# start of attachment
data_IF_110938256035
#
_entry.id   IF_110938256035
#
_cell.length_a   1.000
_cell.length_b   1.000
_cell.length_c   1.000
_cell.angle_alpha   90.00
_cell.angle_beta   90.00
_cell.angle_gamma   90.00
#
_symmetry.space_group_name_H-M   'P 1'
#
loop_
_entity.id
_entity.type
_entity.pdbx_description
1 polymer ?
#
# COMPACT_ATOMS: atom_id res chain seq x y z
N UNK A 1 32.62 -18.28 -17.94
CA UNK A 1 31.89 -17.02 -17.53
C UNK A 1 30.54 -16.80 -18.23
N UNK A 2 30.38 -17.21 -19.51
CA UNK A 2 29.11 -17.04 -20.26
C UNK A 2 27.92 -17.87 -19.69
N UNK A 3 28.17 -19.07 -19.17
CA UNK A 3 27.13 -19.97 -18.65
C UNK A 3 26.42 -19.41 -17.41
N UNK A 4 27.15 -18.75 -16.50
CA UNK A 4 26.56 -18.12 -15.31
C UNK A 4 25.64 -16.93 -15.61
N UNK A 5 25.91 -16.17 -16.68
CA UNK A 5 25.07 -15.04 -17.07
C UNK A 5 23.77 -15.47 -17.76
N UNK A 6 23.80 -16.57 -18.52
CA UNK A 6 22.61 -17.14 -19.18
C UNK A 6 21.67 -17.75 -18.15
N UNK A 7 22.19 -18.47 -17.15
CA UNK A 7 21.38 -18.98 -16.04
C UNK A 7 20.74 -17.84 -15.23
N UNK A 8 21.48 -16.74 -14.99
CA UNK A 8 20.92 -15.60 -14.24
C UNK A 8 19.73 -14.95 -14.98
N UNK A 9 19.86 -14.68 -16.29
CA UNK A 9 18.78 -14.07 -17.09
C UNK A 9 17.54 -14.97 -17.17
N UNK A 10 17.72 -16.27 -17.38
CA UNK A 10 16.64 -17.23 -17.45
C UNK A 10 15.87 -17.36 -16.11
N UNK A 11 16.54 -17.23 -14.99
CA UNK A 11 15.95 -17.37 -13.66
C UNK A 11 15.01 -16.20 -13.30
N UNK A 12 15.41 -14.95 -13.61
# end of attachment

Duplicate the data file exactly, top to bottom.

data_IF_110938256035
#
_entry.id   IF_110938256035
#
_cell.length_a   1.000
_cell.length_b   1.000
_cell.length_c   1.000
_cell.angle_alpha   90.00
_cell.angle_beta   90.00
_cell.angle_gamma   90.00
#
_symmetry.space_group_name_H-M   'P 1'
#
loop_
_entity.id
_entity.type
_entity.pdbx_description
1 polymer ?
#
# COMPACT_ATOMS: atom_id res chain seq x y z
N UNK A 1 32.62 -18.28 -17.94
CA UNK A 1 31.89 -17.02 -17.53
C UNK A 1 30.54 -16.80 -18.23
N UNK A 2 30.38 -17.21 -19.51
CA UNK A 2 29.11 -17.04 -20.26
C UNK A 2 27.92 -17.87 -19.69
N UNK A 3 28.17 -19.07 -19.17
CA UNK A 3 27.13 -19.97 -18.65
C UNK A 3 26.42 -19.41 -17.41
N UNK A 4 27.15 -18.75 -16.50
CA UNK A 4 26.56 -18.12 -15.31
C UNK A 4 25.64 -16.93 -15.61
N UNK A 5 25.91 -16.17 -16.68
CA UNK A 5 25.07 -15.04 -17.07
C UNK A 5 23.77 -15.47 -17.76
N UNK A 6 23.80 -16.57 -18.52
CA UNK A 6 22.61 -17.14 -19.18
C UNK A 6 21.67 -17.75 -18.15
N UNK A 7 22.19 -18.47 -17.15
CA UNK A 7 21.38 -18.98 -16.04
C UNK A 7 20.74 -17.84 -15.23
N UNK A 8 21.48 -16.74 -14.99
CA UNK A 8 20.92 -15.60 -14.24
C UNK A 8 19.73 -14.95 -14.98
N UNK A 9 19.86 -14.68 -16.29
CA UNK A 9 18.78 -14.07 -17.09
C UNK A 9 17.54 -14.97 -17.17
N UNK A 10 17.72 -16.27 -17.38
CA UNK A 10 16.64 -17.23 -17.45
C UNK A 10 15.87 -17.36 -16.11
N UNK A 11 16.54 -17.23 -14.99
CA UNK A 11 15.95 -17.37 -13.66
C UNK A 11 15.01 -16.20 -13.30
N UNK A 12 15.41 -14.95 -13.61